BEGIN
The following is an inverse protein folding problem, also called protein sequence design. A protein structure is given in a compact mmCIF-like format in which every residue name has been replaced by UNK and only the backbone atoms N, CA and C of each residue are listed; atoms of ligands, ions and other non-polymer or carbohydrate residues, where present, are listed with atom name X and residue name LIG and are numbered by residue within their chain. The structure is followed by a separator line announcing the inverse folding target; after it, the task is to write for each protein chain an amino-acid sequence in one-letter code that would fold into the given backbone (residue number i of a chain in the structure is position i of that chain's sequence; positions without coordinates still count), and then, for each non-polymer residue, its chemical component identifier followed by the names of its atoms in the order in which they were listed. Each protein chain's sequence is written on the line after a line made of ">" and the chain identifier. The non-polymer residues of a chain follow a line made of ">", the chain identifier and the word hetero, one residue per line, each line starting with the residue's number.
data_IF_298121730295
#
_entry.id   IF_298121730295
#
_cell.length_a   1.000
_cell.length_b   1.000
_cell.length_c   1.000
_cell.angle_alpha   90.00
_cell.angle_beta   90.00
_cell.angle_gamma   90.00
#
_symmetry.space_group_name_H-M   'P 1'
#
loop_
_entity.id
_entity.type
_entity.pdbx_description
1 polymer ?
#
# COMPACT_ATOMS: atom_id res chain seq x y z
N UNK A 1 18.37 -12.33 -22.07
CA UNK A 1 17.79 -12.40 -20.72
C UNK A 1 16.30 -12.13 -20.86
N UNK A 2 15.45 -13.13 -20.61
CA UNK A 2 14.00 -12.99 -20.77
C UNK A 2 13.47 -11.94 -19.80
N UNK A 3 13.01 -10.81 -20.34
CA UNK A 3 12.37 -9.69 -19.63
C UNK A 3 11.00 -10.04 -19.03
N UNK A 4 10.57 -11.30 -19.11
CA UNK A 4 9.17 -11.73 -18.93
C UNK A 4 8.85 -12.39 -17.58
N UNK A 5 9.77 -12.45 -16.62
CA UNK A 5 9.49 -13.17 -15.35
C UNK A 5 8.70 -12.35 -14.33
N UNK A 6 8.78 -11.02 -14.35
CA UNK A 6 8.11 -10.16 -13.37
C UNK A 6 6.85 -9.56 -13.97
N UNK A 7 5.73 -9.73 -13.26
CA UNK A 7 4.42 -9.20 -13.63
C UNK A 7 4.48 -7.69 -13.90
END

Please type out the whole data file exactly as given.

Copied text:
The following is an inverse protein folding problem, also called protein sequence design. A protein structure is given in a compact mmCIF-like format in which every residue name has been replaced by UNK and only the backbone atoms N, CA and C of each residue are listed; atoms of ligands, ions and other non-polymer or carbohydrate residues, where present, are listed with atom name X and residue name LIG and are numbered by residue within their chain. The structure is followed by a separator line announcing the inverse folding target; after it, the task is to write for each protein chain an amino-acid sequence in one-letter code that would fold into the given backbone (residue number i of a chain in the structure is position i of that chain's sequence; positions without coordinates still count), and then, for each non-polymer residue, its chemical component identifier followed by the names of its atoms in the order in which they were listed. Each protein chain's sequence is written on the line after a line made of ">" and the chain identifier. The non-polymer residues of a chain follow a line made of ">", the chain identifier and the word hetero, one residue per line, each line starting with the residue's number.
data_IF_298121730295
#
_entry.id   IF_298121730295
#
_cell.length_a   1.000
_cell.length_b   1.000
_cell.length_c   1.000
_cell.angle_alpha   90.00
_cell.angle_beta   90.00
_cell.angle_gamma   90.00
#
_symmetry.space_group_name_H-M   'P 1'
#
loop_
_entity.id
_entity.type
_entity.pdbx_description
1 polymer ?
#
# COMPACT_ATOMS: atom_id res chain seq x y z
N UNK A 1 18.37 -12.33 -22.07
CA UNK A 1 17.79 -12.40 -20.72
C UNK A 1 16.30 -12.13 -20.86
N UNK A 2 15.45 -13.13 -20.61
CA UNK A 2 14.00 -12.99 -20.77
C UNK A 2 13.47 -11.94 -19.80
N UNK A 3 13.01 -10.81 -20.34
CA UNK A 3 12.37 -9.69 -19.63
C UNK A 3 11.00 -10.04 -19.03
N UNK A 4 10.57 -11.30 -19.11
CA UNK A 4 9.17 -11.73 -18.93
C UNK A 4 8.85 -12.39 -17.58
N UNK A 5 9.77 -12.45 -16.62
CA UNK A 5 9.49 -13.17 -15.35
C UNK A 5 8.70 -12.35 -14.33
N UNK A 6 8.78 -11.02 -14.35
CA UNK A 6 8.11 -10.16 -13.37
C UNK A 6 6.85 -9.56 -13.97
N UNK A 7 5.73 -9.73 -13.26
CA UNK A 7 4.42 -9.20 -13.63
C UNK A 7 4.48 -7.69 -13.90